Description

Mondelez International, Inc., through its subsidiaries, manufactures, markets, and sells snack food and beverage products worldwide. It offers biscuits, including cookies, crackers, and salted snacks; chocolates; and gums and candies, as well as various cheese and grocery, and powdered beverage products. The company's snack brand portfolio includes Cadbury, Milka, and Toblerone chocolates; Oreo, belVita, and LU biscuits; Halls candies; and Trident gums and Tang powdered beverages. It serves supermarket chains, wholesalers, supercenters, club stores, mass merchandisers, distributors, convenience stores, gasoline stations, drug stores, value stores, and other retail food outlets through direct store delivery, company-owned and satellite warehouses, distribution centers, and other facilities, as well as through independent sales offices and agents, and e-commerce platforms. The company was formerly known as Kraft Foods Inc. and changed its name to Mondelez International, Inc. in October 2012. Mondelez International, Inc. was incorporated in 2000 and is headquartered in Chicago, Illinois.

Statistics (YTD)

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TotalReturn:

'Total return is the amount of value an investor earns from a security over a specific period, typically one year, when all distributions are reinvested. Total return is expressed as a percentage of the amount invested. For example, a total return of 20% means the security increased by 20% of its original value due to a price increase, distribution of dividends (if a stock), coupons (if a bond) or capital gains (if a fund). Total return is a strong measure of an investment’s overall performance.'

Which means for our asset as example:
  • Compared with the benchmark SPY (63%) in the period of the last 5 years, the total return, or increase in value of 61.9% of Mondelez International is lower, thus worse.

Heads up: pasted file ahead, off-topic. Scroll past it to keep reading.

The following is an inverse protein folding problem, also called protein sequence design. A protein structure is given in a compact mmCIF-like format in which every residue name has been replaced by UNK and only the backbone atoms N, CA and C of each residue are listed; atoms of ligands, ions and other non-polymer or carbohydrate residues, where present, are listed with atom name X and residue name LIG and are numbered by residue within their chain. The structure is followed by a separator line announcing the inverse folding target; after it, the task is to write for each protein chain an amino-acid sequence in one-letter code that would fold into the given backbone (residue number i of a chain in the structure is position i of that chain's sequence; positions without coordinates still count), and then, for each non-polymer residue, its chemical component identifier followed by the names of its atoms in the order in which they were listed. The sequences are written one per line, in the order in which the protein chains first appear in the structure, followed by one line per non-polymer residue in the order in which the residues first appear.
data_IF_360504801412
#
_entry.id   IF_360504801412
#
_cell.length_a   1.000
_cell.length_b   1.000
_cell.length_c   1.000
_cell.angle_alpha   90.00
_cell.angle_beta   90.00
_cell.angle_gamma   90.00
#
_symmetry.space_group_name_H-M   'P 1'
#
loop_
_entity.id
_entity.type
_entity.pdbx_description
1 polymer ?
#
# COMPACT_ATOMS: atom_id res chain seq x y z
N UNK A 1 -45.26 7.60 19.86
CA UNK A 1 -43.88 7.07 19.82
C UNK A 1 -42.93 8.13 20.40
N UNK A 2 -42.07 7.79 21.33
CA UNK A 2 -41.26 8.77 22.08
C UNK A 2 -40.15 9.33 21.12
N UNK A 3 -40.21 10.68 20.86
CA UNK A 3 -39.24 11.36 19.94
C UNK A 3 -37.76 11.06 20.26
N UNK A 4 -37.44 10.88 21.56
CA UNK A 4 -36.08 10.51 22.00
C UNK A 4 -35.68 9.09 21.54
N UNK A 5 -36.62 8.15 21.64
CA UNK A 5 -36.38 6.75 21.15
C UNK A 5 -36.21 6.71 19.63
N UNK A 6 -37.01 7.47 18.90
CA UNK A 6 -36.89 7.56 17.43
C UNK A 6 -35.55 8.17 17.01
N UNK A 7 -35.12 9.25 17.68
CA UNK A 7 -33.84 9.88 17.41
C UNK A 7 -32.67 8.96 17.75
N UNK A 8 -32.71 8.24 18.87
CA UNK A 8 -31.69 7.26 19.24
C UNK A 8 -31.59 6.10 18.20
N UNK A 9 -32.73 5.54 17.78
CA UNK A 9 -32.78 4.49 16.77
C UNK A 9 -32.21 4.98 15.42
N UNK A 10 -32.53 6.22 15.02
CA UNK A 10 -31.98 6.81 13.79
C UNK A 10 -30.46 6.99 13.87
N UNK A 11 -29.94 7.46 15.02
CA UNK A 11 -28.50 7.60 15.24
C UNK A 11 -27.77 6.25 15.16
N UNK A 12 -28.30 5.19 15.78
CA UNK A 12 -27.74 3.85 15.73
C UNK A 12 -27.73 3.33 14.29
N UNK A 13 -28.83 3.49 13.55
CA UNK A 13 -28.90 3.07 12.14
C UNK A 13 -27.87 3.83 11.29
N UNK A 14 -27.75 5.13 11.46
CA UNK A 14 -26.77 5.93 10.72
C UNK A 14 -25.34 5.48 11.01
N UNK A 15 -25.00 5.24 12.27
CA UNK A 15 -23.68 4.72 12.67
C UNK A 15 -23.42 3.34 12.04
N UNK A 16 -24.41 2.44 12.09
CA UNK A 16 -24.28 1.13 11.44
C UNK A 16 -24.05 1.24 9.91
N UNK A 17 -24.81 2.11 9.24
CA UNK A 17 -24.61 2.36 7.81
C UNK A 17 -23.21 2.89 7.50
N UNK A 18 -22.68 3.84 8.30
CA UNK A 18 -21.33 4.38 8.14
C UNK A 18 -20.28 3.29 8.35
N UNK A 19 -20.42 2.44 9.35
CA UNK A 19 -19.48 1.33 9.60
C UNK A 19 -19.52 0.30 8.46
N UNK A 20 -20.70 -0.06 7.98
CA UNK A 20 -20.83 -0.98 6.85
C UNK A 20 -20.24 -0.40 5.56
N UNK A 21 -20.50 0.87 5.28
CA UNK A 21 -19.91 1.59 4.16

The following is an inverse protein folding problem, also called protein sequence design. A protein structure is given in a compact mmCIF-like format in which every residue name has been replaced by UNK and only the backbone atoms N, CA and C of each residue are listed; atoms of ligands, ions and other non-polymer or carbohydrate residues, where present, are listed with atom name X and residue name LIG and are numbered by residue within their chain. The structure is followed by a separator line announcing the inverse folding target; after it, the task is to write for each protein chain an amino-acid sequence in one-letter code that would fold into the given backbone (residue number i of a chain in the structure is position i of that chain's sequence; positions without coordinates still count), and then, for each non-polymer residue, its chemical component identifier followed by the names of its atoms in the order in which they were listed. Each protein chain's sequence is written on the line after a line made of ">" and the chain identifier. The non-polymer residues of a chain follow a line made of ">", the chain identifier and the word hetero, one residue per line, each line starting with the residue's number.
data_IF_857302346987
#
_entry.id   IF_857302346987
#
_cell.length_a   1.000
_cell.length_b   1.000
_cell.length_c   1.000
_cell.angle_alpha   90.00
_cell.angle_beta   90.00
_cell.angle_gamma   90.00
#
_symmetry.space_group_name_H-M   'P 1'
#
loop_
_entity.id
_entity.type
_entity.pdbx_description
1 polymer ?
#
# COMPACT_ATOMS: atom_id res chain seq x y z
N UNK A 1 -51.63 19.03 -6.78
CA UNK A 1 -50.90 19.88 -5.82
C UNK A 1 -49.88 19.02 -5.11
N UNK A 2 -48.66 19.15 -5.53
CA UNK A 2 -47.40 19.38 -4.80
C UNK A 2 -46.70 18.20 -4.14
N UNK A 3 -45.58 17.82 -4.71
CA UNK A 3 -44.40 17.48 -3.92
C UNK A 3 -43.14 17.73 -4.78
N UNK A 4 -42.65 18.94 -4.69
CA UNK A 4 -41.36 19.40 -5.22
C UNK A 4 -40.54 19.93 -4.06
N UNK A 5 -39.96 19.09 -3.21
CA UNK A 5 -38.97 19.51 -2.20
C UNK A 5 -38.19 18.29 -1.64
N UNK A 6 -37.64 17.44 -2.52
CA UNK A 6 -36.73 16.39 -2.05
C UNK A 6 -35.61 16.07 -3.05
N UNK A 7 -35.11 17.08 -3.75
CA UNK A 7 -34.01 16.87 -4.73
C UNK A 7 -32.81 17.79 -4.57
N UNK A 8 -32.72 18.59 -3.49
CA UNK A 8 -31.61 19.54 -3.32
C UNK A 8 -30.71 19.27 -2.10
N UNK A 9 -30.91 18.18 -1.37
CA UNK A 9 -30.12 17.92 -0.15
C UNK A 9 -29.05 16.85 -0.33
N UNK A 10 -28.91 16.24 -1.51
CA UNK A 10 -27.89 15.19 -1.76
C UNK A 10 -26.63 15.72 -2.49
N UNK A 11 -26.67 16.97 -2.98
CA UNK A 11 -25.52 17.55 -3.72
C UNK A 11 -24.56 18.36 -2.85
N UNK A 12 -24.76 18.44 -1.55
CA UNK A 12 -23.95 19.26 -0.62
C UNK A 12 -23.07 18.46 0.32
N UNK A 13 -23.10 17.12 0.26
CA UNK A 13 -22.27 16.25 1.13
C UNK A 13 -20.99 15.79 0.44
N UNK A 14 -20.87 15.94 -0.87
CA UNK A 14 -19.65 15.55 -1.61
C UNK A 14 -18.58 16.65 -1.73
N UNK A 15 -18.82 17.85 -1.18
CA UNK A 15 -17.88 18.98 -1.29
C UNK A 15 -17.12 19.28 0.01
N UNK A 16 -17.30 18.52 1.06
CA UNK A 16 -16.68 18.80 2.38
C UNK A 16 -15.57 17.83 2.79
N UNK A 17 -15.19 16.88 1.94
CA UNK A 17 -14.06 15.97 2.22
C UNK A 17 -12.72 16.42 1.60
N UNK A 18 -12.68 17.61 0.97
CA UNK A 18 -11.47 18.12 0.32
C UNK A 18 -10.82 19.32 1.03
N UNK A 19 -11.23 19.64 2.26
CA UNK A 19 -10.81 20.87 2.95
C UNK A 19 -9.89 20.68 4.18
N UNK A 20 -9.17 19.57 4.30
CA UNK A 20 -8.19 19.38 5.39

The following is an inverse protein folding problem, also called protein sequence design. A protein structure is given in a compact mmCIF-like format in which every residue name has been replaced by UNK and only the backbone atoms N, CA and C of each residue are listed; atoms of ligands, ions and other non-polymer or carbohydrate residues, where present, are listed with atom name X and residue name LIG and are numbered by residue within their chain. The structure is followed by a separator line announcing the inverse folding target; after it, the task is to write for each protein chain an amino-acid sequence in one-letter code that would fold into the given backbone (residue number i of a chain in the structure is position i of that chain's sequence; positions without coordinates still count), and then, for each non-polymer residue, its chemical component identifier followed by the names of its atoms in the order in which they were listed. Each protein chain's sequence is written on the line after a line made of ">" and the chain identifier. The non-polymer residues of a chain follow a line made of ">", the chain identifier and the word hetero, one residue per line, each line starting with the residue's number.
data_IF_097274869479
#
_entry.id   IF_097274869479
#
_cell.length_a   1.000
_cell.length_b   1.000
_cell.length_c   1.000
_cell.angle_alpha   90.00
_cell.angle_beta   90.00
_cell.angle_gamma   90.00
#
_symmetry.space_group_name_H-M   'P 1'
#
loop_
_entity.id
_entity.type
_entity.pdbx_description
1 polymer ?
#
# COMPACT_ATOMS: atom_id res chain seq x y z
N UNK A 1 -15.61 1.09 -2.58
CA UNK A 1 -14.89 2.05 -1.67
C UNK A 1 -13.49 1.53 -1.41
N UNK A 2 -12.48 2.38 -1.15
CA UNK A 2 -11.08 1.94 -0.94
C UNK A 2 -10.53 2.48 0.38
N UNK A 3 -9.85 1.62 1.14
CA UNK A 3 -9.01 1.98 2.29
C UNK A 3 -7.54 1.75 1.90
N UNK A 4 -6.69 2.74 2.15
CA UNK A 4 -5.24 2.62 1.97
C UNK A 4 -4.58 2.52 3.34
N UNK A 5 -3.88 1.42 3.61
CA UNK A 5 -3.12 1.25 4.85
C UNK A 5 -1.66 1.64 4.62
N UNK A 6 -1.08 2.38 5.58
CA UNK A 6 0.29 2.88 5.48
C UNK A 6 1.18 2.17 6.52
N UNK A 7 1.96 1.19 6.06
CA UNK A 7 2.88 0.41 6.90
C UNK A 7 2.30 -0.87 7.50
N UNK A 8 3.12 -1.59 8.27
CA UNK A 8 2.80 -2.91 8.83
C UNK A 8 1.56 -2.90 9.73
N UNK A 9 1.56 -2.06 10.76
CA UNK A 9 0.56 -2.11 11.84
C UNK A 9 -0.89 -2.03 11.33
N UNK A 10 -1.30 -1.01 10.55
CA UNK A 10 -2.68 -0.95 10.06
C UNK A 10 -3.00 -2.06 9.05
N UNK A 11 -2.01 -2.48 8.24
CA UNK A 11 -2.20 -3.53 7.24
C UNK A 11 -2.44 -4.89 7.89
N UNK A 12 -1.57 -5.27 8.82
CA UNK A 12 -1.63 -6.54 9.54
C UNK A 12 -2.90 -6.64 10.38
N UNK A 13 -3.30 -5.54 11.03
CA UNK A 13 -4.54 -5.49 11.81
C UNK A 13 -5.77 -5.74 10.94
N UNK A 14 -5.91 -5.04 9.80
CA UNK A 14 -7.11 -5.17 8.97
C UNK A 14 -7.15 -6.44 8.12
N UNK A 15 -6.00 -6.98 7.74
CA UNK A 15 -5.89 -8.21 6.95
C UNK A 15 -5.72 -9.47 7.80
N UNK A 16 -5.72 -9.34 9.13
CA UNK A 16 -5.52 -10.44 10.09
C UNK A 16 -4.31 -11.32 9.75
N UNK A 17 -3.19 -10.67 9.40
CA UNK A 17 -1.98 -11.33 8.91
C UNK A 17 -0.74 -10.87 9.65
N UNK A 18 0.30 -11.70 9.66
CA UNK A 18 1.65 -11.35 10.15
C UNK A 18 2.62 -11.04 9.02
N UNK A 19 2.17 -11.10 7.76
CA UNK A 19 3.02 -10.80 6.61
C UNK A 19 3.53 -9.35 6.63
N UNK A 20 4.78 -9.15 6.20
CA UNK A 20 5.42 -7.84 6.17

• During the last 3 years, the total return, or increase in value is 22.6%, which is lower, thus worse than the value of 33.5% from the benchmark.

CAGR:

'The compound annual growth rate (CAGR) is a useful measure of growth over multiple time periods. It can be thought of as the growth rate that gets you from the initial investment value to the ending investment value if you assume that the investment has been compounding over the time period.'

Applying this definition to our asset in some examples:
  • Compared with the benchmark SPY (10.3%) in the period of the last 5 years, the annual performance (CAGR) of 10.1% of Mondelez International is smaller, thus worse.
  • During the last 3 years, the compounded annual growth rate (CAGR) is 7%, which is lower, thus worse than the value of 10.1% from the benchmark.

Volatility:

'In finance, volatility (symbol σ) is the degree of variation of a trading price series over time as measured by the standard deviation of logarithmic returns. Historic volatility measures a time series of past market prices. Implied volatility looks forward in time, being derived from the market price of a market-traded derivative (in particular, an option). Commonly, the higher the volatility, the riskier the security.'

Using this definition on our asset we see for example:
  • The volatility over 5 years of Mondelez International is 22.1%, which is larger, thus worse compared to the benchmark SPY (21.6%) in the same period.
  • During the last 3 years, the historical 30 days volatility is 24.4%, which is lower, thus better than the value of 25.1% from the benchmark.

DownVol:

'The downside volatility is similar to the volatility, or standard deviation, but only takes losing/negative periods into account.'

Using this definition on our asset we see for example:
  • Compared with the benchmark SPY (15.6%) in the period of the last 5 years, the downside deviation of 15.2% of Mondelez International is lower, thus better.
  • During the last 3 years, the downside risk is 17.1%, which is lower, thus better than the value of 18.1% from the benchmark.

Sharpe:

'The Sharpe ratio (also known as the Sharpe index, the Sharpe measure, and the reward-to-variability ratio) is a way to examine the performance of an investment by adjusting for its risk. The ratio measures the excess return (or risk premium) per unit of deviation in an investment asset or a trading strategy, typically referred to as risk, named after William F. Sharpe.'

Using this definition on our asset we see for example:
  • Compared with the benchmark SPY (0.36) in the period of the last 5 years, the risk / return profile (Sharpe) of 0.35 of Mondelez International is lower, thus worse.
  • During the last 3 years, the risk / return profile (Sharpe) is 0.18, which is smaller, thus worse than the value of 0.3 from the benchmark.

Sortino: